The Holyoak family lost two more family members on the journey: George’s dear wife, Sarah died of mountain fever (some records say cholera) and ten days later a second daughter, Ann, died of the same complaint. They were buried sewed into blankets and buried on the plains of Nebraska. You can imagine how it must have been for George to leave his faithful wife and two lovely daughters behind as he journeyed to the Salt Lake Valley.
It took a great deal of courage and faith to continue onward to the land of promise walking all the way. The arrived in Salt Lake City, weary and footsore, but they were very happy saints, sure it was worth every effort and very pleased as all pioneers were at what they had accomplished. They arrived in Salt Lake City on the 30th of September 1854. At that time, there was little there but sage brush. George remained there a short time before moving with the rest of his family to Parowan, Iron County, Utah where he was called to settle.
While he was in Salt Lake City, his daughter, Sarah, was married to a very fine young man--Joseph James. Joseph had traveled most of the way west with their company. They were married in a covered wagon. The bride wore a calico dress.
George received his endowments on the 14th of October in 1859 at the Salt Lake Endowment House. George settled in Parowan in company with George A. Smith and other good brothers. His two teenage children and grandson went to Parowan with him. Nehemiah was with him until his father, William came to Utah two years later and also settled in Parowan. George married again about 1862 to a widow named Ann Brazier Gunn. There may have been another wife also named Ann Wactin.
George Holyoak Sr. remained in Parowan for the remainder of his life, a faithful pioneer, a good father and a true Latter-day Saint. He was the father of 8 children who were all faithful members of the Church and very proud to be the sons and daughters of such wonderful parents as George and Sarah Green Holyoak. They always remembered with true love and devotion the wonderful inheritance they received from these wonderful pioneers who were so willing to sacrifice for a just cause and a Gospel which meant more than life itself to them. George died the 27th of October 1881, in his beloved country. He is buried in Parowan.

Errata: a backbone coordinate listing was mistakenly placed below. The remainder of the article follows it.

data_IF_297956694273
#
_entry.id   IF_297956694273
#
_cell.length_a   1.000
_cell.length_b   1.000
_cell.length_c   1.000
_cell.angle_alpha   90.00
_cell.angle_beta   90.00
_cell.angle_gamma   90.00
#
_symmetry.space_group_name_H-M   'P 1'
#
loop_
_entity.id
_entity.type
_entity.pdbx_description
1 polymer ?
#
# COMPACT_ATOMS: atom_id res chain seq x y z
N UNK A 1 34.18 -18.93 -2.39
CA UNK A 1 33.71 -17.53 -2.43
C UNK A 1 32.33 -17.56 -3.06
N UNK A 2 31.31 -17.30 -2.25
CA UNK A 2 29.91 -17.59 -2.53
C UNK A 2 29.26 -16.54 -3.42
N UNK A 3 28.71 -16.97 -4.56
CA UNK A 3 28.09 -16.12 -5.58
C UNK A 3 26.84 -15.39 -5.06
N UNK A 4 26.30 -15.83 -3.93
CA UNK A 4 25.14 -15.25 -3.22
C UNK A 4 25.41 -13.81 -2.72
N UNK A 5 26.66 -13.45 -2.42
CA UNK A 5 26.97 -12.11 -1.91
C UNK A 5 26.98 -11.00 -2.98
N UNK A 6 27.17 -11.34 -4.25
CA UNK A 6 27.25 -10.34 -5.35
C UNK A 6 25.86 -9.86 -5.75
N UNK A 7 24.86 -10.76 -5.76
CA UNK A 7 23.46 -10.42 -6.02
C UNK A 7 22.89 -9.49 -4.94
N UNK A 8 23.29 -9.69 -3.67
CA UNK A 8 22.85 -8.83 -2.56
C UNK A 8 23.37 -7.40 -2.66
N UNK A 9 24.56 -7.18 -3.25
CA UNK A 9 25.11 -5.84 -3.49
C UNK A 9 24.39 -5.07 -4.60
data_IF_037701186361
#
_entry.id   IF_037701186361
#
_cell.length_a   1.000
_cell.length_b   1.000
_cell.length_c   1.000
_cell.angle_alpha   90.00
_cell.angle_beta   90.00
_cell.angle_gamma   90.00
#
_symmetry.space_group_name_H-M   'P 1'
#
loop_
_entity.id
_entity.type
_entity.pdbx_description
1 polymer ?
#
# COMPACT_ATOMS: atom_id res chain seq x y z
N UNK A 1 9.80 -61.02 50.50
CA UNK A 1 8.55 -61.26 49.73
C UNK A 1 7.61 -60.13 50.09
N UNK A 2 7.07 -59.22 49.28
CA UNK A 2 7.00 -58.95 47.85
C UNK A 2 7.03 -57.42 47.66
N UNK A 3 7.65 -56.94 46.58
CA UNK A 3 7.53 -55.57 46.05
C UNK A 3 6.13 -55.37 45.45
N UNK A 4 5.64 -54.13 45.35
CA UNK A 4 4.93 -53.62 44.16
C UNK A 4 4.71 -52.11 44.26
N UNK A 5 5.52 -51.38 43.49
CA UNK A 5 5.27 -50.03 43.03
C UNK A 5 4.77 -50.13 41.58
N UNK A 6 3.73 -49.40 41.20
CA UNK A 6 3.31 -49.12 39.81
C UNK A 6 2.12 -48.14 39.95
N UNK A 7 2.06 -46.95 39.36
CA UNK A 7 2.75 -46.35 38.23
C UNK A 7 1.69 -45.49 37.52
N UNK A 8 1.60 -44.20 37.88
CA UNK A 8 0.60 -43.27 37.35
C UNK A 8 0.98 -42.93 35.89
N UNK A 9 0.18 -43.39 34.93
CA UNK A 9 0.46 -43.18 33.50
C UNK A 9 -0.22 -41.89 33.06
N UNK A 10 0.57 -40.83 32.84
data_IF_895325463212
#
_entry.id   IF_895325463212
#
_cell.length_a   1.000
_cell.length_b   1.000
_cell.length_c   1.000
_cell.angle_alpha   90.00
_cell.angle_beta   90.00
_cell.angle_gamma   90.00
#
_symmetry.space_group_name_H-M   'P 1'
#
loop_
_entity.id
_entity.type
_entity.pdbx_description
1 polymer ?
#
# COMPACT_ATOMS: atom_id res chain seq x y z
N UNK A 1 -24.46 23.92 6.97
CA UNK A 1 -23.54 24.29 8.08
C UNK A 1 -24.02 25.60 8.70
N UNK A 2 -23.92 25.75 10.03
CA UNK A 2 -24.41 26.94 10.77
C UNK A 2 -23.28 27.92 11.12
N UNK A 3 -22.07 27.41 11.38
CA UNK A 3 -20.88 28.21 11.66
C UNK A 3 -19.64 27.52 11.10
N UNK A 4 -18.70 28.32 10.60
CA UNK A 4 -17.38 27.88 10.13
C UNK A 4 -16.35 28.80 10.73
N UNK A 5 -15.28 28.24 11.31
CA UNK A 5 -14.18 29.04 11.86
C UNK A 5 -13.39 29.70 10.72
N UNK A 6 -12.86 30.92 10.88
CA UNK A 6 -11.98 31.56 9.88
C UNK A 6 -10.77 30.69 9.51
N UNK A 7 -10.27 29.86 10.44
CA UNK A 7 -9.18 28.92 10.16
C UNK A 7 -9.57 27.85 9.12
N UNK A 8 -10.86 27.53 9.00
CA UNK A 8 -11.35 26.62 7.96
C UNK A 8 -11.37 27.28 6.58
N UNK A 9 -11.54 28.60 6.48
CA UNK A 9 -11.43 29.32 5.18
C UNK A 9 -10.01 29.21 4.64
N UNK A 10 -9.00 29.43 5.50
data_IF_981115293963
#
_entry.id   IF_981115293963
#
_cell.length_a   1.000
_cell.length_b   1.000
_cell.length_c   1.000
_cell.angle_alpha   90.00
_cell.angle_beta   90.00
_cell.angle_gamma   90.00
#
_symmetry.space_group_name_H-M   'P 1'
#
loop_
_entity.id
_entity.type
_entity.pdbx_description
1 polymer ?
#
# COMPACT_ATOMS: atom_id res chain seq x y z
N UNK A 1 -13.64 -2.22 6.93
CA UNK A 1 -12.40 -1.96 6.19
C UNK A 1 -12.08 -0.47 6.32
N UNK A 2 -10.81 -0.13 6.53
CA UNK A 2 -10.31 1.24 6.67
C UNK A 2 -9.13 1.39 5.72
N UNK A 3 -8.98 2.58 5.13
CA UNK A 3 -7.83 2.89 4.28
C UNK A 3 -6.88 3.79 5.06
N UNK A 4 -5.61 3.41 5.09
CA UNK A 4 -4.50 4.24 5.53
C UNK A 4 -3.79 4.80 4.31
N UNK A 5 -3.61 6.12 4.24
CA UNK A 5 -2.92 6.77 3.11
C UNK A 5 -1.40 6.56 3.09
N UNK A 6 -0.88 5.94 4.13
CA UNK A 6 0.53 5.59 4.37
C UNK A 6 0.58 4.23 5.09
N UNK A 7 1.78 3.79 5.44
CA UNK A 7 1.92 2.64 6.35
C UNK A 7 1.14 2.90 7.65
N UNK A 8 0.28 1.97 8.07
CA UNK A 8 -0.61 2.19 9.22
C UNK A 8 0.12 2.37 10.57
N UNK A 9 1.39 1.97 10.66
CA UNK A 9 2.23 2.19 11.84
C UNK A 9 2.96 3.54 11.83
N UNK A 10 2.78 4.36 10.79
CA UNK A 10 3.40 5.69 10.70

George Eli Holyoak birth: 17 January 1799 in Yardley Wood, Worcestershire, England death: 27 October 1881 in Parowan, Iron, Utah,s married: 17 January 1825 in Yardley Worcestershire, England
Sarah Green birth: 2 July 1797 in Kings Norton, Worcestershire, England death: 26 July 1854 Near Big Blue, Hamilton, Nebraska
William Holyoak birth: 12 April 1825 in Yardley, Worcestershire, England death: 28 March 1914 in Parowan, Iron, Utah
Mary Holyoak Knowles birth: 10 March 1827 at Solihull, Warwickshire, England death: May 1854 near Kansas City, Clay, Missouri
George Holyoak Jr. birth: 1 Sep 1829 at Solihull, Warwickshire, England death: 15 March 1921 in Parowan, Iron, Utah, United States
Ann Holyoak birth: 6 January 1832 at Yardley, Worcestershire, England death: August 1854 in Wyoming, United States Eli Daniel Holyoak birth: 1833 at Solihull, Warwickshire, England death: 20 January 1838 in England
*Sarah Holyoak James birth: 4 August 1835 at Yardley, Worcestershire, England death: 25 October 1916 in Ogden Weber, Utah
Henry Holyoak birth: 5 March 1839 at Moseley Wake Gre, Yardley, Worcestershire, England death: 23 January 1926 in Ogden, Weber, Utah, United States
Hannah Holyoak Lefevre birth: 25 March 1841 at Birmingham, Warwickshire, England death: 2 August 1920 in Panguitch, Garfield, Utah
(those in Red died coming to Utah)
*our ancestor

Family Records in possession of D. Larsen
Pioneer Overland Travel database
Mormon Migration - BYU
old website now found in the internet archive:


Verl I Alldredge 1918-2008: How Verl got to his beloved Arizona Strip

How Verl got to his beloved Arizona Strip
-September 6, 2016 – his birthday anniversary
From excerpts from “Verl I and Ada Helen Nelson Alldredge – This is our Story” by Darlene Larsen and “Life Sketch of Maria Delila Van Leuven Alldredge” (Written by Delila in January 1952)
This is the telling of how Verl got to the Arizona Strip.  Verl’s mother, Delila was the second wife of Isaac (Ike) Alldredge in a polygamist family. His first wife was Annie. The family/families were living in the Mexican colonies and were forced from their homes during the Mexican Revolution in 1912. They had to leave their home, land and everything they owned in Mexico. It was very difficult for the refugees to start over with nothing. They lived many places before Delila and her family were able to settle in Mt. Trumbull.

                In 1912, the Alldredge family was driven out of Mexico by the Mexican Revolution. Over the next nine years Delila and her children made their home in several places in Utah and Nevada including Eureka, Aurora, Hinckley, Delta, Abraham, St. Thomas, Kaolin, Mesquite and St. George. In 1913 a son, Lelan Dee was born to the family while in Aurora, Utah.